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Deceptive Marketing

bag over head(UPDATED: August 22, 2018 below)
For the Top Story of our June 29, 2016 newsletter we wrote an article titled Innocent Offer to Help or Likely Threat? You Decide.  We have new information about this supposed scam and it came to us from Dr. Anita Saalfeld, an Assistant Spanish Professor most recently at Nebraska Wesleyan University.

In our article we reported on an odd case of two different emails to  employees of a school just 30 hours apart. Both were about broken links or suggested links for the school’s website.  It was a very strange coincidence and so we smelled a rat.  What we learned from Dr. Saalfeld is that this was a different kind of rat!  Not malicious, but clearly deceptive.  Read on….

A reader named Natalie  recently sent us this email she received at the same time that Dr. Saalfeld contacted us.  Once again the email was remarkably similar to the emails that went to the school employees from people identified as Jo Carpenter and Albert Parker.

From: Terry Chapman
Date: 21 July 2016 16:08:44 BST
Subject: Non-Working Resources

Hi [name removed],

I had slight troubles with your webpage since some links to external resources weren’t working. I’ve made a list of them and I’m wondering who’d be the right person to assist on this matter.

Thanks,
Terry

This email from someone calling herself Terry is nearly identical to the email from Jo Carpenter to the school employee.  According to Dr. Saalfeld we are being duped by a marketing firm.  She explains…

Your site came up in a Google search for “Jo Carpenter.” I received an email about some broken links on my site, which was almost identical to an email that I’d received some time ago from ‘Alexa Gunn.’  I don’t think these are malicious, but I do find them to be quite annoying.

They appear to be employees from a marketing firm, trying to get people to post links to their clients’ pages. I maintain a resource page of links for learning Spanish, so I regularly get these types of emails. For a while I got requests from people saying they worked with children, and the children would receive a treat if I posted their resource to my list. Now I’m getting ones like the one I received from Jo Carpenter. They send two links; one is from a legitimate organization, and the other is their client’s link. The client’s link appears to be some kind of beneficial information page (quitting smoking, ceasing addiction), which I assume is to improve the odds of success when their marketers ask people to post the link. But the real content is buried elsewhere in the site. In the case of the links from Jo Carpenter, it took a little digging, but the purpose of the page appears to be to sell drug-testing kits.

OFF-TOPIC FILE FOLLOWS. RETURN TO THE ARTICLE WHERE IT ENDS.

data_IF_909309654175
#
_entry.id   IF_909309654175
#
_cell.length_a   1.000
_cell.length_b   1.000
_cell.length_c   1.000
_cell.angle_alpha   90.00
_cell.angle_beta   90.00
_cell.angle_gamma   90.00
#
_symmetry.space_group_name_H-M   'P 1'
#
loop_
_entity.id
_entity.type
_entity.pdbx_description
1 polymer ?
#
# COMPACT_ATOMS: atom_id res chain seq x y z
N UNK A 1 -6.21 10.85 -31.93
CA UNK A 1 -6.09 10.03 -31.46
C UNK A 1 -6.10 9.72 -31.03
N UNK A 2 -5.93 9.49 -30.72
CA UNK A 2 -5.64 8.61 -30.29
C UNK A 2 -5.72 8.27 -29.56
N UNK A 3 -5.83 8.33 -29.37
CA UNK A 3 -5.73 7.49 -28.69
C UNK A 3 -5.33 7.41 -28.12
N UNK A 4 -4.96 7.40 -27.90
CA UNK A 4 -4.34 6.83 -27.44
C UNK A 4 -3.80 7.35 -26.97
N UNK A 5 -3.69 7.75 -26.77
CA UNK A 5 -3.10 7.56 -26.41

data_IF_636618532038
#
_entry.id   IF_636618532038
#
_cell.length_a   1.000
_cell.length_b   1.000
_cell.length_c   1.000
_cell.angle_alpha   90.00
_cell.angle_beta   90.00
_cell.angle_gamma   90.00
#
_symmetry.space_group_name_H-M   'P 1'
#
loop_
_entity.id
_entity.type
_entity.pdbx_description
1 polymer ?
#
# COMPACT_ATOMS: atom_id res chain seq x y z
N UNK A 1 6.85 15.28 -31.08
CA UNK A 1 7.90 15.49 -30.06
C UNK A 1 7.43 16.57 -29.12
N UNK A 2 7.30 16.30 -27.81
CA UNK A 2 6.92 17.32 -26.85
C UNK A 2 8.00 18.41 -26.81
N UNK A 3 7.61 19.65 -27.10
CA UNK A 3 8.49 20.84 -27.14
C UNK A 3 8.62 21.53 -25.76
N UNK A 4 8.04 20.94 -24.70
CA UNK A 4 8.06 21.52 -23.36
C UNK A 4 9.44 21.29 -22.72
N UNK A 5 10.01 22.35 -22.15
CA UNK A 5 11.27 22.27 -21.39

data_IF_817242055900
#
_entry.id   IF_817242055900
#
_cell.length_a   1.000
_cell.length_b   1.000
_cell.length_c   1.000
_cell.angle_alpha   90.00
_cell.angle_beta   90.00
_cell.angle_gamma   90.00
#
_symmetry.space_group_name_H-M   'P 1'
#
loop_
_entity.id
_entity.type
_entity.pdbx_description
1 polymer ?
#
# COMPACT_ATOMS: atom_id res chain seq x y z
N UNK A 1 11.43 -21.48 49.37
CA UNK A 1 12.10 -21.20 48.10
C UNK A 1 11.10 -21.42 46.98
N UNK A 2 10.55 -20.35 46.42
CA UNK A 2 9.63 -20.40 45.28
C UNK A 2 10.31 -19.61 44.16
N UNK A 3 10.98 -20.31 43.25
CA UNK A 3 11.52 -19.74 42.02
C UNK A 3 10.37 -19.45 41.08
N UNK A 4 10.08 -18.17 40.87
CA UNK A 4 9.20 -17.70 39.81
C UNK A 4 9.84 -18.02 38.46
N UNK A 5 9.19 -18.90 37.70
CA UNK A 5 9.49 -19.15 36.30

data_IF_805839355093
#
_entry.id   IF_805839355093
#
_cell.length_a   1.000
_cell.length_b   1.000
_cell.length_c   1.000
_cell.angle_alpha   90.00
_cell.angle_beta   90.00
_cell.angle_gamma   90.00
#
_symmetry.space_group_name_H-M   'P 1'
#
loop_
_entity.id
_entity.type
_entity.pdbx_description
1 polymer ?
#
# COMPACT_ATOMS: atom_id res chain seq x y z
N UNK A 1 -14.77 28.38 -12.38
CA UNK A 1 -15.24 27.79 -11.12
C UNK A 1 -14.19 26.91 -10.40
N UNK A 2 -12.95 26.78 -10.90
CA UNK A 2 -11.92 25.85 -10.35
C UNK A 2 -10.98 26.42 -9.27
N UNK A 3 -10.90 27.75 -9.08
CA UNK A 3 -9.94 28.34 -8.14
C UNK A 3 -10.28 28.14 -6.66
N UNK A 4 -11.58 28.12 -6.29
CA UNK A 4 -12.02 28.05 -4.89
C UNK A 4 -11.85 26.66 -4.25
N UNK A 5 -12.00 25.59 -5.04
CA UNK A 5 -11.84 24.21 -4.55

I can’t be certain, but I believe that the email address domain [edu-collaboration.org] is not a free domain for student email addresses, but rather is another site owned by the marketing firm to make the request seem more legitimate (in other words, not from a paid marketing firm). Although I didn’t take a screen shot, the page for edu-collaboration.org appears to be exactly the same as the page for a previous domain with a similar type of request (student-email.org, now defunct). The earlier version said that it was created in partnership with Hofstra University, until I tweeted at Hofstra asking if it was true (https://twitter.com/Profesora_Anita/status/585118540002365440).

I have two blog posts about some of the marketing schemes I’ve received…

http://www.profesoraanita.com/2014/06/kelly-graves-and-morrow-community-center.html
http://www.profesoraanita.com/2015/04/more-marketing-garbage-now-from-tobacco.html

 

And then on July 27 we received yet another email from a gentleman named Nick who also received an email from “Jo Carpenter.”  It read…

Subject: Broken Resources
Date: Wed, 27 Jul 2016 22:20:59 +0200
From: Jo Carpenter <joc@edu-collaboration.org>

Hi Nick,
I’m on your website now and I see that you have some links that aren’t working. Do you know who’d be the correct person to take care of them?
Thanks!
Jo

We would like to thank Dr. Saalfeld for her insight and clarifying these odd emails.  They may not be malicious, but they are certainly deceptive, and annoying.  Once again, it is so easy to deceive others on the Internet.